SMITHFIELD – On Tuesday, Wayne County Commissioners sent to letter to Governor Roy Cooper expressing their concerns about the stay at home order and its negative impact on the economy and many small businesses.
We reached out to Johnston County Commissioner Chairman Ted Godwin of Selma to see if they also planned to send a letter to the Governor. Chairman Godwin said he was still polling the board to see what they wished to do, but he plans to send a personal letter to Cooper regardless of what the full board decides to do.
“I am planning to send a letter, as a concerned citizen. I am planning to pole the board to see if we can get consensus to send a request. I know that everyone on the board does not feel the same way I do, and I respect that. I’m not going to request the governor to take action on behalf of the board unless we have majority concurrence,” Godwin said in an email.
“I personally believe that many actions taken by the governor, while well-intentioned, are not constitutional. I believe in freedom. Sometimes that may be freedom to do things that are seen as too risky by most people. But that’s an individual’s choice. I fear that the power grab by the government in times like these are never properly reversed. By week’s end, I hope to have a direction established.”
Commissioner Tony Braswell of Pine Level, who operates a small business in Four Oaks, said Wednesday, “First of all I understand everyone’s concerns and frustration because of this unprecedented way of life in this country and county. It makes no sense to me how the big box stores can operate with the number of people they put in their stores. I would like to see barber shops, hair dressers, gyms, retail stores operate under the restrictions that allow others to be open. Walmart is open to sell clothes, but the pottery looks like a ghost town.”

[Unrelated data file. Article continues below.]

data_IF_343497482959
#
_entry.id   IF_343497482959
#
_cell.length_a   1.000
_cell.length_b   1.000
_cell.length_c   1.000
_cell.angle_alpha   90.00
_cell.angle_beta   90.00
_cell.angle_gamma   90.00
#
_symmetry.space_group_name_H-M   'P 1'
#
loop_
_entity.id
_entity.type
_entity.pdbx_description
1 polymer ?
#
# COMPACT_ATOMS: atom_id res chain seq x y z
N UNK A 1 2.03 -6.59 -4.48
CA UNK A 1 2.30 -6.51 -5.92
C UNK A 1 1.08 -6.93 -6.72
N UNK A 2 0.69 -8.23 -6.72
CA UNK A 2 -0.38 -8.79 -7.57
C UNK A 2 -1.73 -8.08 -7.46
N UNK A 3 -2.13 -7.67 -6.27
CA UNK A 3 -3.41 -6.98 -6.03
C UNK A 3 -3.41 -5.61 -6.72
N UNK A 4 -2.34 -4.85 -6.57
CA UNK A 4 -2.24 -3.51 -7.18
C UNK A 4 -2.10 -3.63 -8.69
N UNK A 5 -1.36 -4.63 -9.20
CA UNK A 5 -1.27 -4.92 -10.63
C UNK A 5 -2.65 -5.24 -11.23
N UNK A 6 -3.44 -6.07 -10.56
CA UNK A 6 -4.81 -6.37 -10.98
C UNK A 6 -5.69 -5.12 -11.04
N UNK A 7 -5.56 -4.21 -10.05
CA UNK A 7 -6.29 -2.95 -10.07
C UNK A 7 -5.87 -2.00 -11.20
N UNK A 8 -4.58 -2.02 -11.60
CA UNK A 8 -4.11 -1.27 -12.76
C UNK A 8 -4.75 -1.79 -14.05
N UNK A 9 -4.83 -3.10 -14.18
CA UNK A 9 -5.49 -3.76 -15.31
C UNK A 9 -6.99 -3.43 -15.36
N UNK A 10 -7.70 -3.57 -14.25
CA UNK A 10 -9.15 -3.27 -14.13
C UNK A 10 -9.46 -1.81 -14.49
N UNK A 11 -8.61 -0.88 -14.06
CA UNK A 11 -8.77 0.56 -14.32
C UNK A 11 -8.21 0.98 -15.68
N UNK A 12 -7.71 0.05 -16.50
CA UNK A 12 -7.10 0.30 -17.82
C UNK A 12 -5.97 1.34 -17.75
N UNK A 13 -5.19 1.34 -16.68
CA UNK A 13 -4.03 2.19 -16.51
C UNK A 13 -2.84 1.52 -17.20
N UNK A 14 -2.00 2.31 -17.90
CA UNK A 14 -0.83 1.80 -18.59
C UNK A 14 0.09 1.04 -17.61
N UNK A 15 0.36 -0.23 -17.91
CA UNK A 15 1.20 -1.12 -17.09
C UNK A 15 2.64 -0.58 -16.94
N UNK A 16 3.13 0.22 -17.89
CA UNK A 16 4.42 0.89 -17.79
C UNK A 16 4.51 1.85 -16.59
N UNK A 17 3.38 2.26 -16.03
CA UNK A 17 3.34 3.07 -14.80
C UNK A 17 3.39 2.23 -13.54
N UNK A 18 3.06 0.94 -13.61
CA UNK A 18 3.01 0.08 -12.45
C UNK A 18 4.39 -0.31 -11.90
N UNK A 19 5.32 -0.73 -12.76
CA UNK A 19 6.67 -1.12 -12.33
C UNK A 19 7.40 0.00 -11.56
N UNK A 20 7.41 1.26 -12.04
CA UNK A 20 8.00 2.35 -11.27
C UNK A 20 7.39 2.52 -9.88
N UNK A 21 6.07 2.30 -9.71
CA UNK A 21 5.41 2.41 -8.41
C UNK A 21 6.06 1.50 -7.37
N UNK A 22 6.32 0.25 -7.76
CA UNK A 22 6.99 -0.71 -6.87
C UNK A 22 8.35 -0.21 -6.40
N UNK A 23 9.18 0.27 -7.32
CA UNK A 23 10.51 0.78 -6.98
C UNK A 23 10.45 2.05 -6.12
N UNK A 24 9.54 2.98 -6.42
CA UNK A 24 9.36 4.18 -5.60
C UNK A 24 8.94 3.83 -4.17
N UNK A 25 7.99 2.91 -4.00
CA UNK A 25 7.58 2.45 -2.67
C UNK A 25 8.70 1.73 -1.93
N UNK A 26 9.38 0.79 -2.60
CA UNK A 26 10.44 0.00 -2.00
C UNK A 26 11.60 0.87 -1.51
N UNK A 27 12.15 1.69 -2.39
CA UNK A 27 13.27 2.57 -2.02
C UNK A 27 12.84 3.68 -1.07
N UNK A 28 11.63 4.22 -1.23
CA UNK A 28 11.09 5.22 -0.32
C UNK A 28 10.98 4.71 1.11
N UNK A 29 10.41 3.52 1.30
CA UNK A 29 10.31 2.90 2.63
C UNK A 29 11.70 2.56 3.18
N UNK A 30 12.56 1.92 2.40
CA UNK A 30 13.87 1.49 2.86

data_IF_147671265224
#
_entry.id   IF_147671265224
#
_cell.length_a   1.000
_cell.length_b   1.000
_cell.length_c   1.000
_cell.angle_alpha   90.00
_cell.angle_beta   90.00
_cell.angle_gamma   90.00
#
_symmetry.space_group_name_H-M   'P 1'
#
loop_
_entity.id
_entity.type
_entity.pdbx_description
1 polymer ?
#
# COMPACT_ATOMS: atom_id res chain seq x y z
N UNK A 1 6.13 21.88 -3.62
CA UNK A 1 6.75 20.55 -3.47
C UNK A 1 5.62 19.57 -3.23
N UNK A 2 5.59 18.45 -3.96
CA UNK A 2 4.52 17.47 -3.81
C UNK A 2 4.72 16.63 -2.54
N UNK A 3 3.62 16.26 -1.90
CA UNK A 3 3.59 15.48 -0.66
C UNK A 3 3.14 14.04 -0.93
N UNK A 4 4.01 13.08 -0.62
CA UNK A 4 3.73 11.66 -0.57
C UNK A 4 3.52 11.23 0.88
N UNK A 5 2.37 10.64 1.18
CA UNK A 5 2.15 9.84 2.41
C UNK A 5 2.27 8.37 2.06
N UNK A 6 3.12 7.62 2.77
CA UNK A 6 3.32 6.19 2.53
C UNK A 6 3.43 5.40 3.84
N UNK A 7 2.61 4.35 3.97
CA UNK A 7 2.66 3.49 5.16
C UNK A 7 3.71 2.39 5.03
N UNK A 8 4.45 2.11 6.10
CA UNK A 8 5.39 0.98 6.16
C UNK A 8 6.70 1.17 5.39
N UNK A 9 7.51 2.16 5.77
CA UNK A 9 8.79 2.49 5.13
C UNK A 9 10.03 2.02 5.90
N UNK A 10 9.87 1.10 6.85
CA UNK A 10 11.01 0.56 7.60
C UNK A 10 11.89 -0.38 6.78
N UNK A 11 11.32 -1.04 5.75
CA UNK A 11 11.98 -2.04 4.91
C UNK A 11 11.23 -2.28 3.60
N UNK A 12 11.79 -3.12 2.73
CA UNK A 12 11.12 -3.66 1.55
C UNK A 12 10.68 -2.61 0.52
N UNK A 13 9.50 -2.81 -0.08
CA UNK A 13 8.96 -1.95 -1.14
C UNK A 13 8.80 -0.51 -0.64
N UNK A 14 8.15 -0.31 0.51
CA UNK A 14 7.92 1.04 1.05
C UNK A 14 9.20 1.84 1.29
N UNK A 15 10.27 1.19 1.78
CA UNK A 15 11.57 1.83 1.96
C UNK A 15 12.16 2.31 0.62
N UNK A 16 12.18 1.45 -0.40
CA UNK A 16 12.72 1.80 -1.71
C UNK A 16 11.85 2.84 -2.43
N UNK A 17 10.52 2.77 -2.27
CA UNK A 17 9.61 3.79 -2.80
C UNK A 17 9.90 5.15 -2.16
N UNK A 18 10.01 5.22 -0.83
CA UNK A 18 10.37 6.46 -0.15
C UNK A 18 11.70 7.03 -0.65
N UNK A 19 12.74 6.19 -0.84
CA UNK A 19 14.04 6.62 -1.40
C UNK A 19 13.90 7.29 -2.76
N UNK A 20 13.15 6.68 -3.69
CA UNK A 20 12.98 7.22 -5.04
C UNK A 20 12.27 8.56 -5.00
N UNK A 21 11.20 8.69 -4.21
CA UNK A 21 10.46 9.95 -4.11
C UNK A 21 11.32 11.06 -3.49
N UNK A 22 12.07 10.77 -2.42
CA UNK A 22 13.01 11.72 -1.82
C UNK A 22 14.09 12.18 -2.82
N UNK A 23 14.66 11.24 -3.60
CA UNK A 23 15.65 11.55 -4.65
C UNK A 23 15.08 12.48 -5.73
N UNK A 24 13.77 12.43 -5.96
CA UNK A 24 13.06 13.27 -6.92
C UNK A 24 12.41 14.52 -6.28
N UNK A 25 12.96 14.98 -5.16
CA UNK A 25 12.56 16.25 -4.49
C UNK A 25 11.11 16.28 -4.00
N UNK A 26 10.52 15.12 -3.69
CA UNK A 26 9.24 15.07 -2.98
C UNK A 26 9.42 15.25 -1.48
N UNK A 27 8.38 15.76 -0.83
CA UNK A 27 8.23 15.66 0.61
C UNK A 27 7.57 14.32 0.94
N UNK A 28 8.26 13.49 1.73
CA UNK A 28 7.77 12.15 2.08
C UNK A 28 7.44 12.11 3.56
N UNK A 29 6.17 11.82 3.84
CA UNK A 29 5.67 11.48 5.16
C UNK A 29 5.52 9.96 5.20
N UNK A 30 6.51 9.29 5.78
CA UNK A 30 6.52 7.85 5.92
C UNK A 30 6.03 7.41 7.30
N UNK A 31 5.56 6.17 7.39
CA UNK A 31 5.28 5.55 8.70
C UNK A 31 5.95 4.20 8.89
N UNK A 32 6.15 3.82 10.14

“I hope the Governor would give some relief to others, that would balance safety and individual needs. The number of cases of Covid-19 continues to rise here in the county, so we need to be aware that we have not yet reached our peak. I believe we should still seek guidance from our Public Health and our Emergency Management professionals on how we should proceed in the future. I urge the citizens to be safe and continue to maintain social distance. We are all in this together and this too shall pass.”
Commissioner Patrick Harris who operates a small business in Smithfield said, “During the past week, I have heard from multiple citizens and their concerns about continuing the stay at home order. This has been a difficult situation for everyone and will certainly take time for our society to return to some type of normalcy. Having spent the greater part of the last month educating and informing the public on the dangers and the precautions necessary to stay safe, I believe that people are ready to get on with their lives as best they can.”
“The public’s safety is and always will be most important, but I believe that our citizens are smart and can make these decisions for themselves. It is time for a plan to be outlined to begin (even if it is with precautions) to restart our economy and allow our citizens to get back to work. I have been in close contact with families that haven’t seen a paycheck in a month and can’t get through all the red tape to file for unemployment. Business owners that haven’t seen a penny of SBA money to help them stay afloat.”
“I think that if people don’t feel safe going out in public just yet, then that is okay. Those that want to go out and get back to work and business then that should be okay as well but let those decisions be the people’s choice, not the government’s,” Harris added.